Synopsis – To protect his brother-in-law from a drug lord, a former smuggler heads to Panama to score millions of dollars in counterfeit bills – Contraband
Director – Baltasar Kormákur
Released – 2012
Contraband is the kinda film that makes you wish studios hadn’t shied away from making mid-budget movies in the numbers they were prepared to do before the dominance of the superhero genre. With strong acting, solid direction, and striking cinematography that draws you into the vibrant cultures of both New Orleans and Panama, this is exactly what you want to see when you’re tired of watching $300m+ CGI filled spectacle about aliens fighting caped crusaders or slowly progressing indie pieces.
Playing a man forced to return not the smuggling life he had tried to leave behind due, Mark Walberg is excellent as the lead character. Exuding charisma, you soon start to like his character and care about his attempts to get this nieve younger brother out of the hole he dug himself, though at times he along with the film did play it safe when it came to the emotional range.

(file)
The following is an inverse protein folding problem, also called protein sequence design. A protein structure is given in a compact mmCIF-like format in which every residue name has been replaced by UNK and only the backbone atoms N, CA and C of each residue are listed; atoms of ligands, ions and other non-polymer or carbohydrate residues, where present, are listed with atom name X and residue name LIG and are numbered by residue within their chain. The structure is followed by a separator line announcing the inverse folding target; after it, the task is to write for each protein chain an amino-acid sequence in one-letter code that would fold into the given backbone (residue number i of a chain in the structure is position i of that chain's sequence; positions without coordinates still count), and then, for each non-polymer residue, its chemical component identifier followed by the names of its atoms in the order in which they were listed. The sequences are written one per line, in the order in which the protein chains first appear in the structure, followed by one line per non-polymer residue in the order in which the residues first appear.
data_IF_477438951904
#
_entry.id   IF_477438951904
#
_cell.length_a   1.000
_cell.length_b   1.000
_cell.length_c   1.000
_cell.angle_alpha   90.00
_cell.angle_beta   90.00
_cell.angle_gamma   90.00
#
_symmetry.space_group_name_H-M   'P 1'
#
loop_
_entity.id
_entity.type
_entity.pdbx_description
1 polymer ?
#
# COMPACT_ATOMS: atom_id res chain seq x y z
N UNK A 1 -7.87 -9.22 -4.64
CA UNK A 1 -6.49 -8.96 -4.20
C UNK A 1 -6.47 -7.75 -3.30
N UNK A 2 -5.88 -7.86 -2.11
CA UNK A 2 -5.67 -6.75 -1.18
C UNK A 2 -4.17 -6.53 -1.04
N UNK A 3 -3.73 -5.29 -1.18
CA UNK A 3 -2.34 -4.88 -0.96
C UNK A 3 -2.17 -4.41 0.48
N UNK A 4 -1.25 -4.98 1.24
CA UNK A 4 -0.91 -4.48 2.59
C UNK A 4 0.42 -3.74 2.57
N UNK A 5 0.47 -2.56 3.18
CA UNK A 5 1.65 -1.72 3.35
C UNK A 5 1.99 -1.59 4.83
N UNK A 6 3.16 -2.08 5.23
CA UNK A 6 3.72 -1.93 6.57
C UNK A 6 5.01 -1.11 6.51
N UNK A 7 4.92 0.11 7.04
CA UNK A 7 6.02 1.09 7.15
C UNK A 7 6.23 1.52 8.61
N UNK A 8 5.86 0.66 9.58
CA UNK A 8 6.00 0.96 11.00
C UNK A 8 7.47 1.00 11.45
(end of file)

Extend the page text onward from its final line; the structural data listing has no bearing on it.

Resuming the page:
Suporting Walberg is a strong cast. Giovanni’s Ribisi does well as the antagonist of the film, it’s clear he has a knack for playing truly untrustworthy and unlikeable characters, Ben Foster is excellent as Walberg’s former partner, a recovering addict and alcoholic ex-smuggling partner who struggles to stick to the straight and narrow. And, Kate Beckinsale is as to be expected, great as Walberg’s wife, though sadly the movie didn’t give her much to do other than worrying about the fates of her husband and brother (Caleb Landry Jones).
The director Baltasar Kormákur does a good job of steadily developing intensity throughout the film, even when the even’s are largely contained to the lower decks of a cargo ship. He finds a way to turn the methods modern-day smugglers turn to to get illegal items into the US, without it feeling overblown or unrealistic. If anything the smuggling aspect of the film takes a backseat to the human drama as the plot effortlessly switches between the three principal locations (New Orleans, Panama The Ship) as it builds towards its conclusion back on US soil.
Overall, Contraband is an entertaining action film that never takes itself too seriously that once again proves that not every film needs to be made with the hope of starting a franchise and 110 minutes is sufficant for telling a good/cohesive story that still feels fresh 10 years on.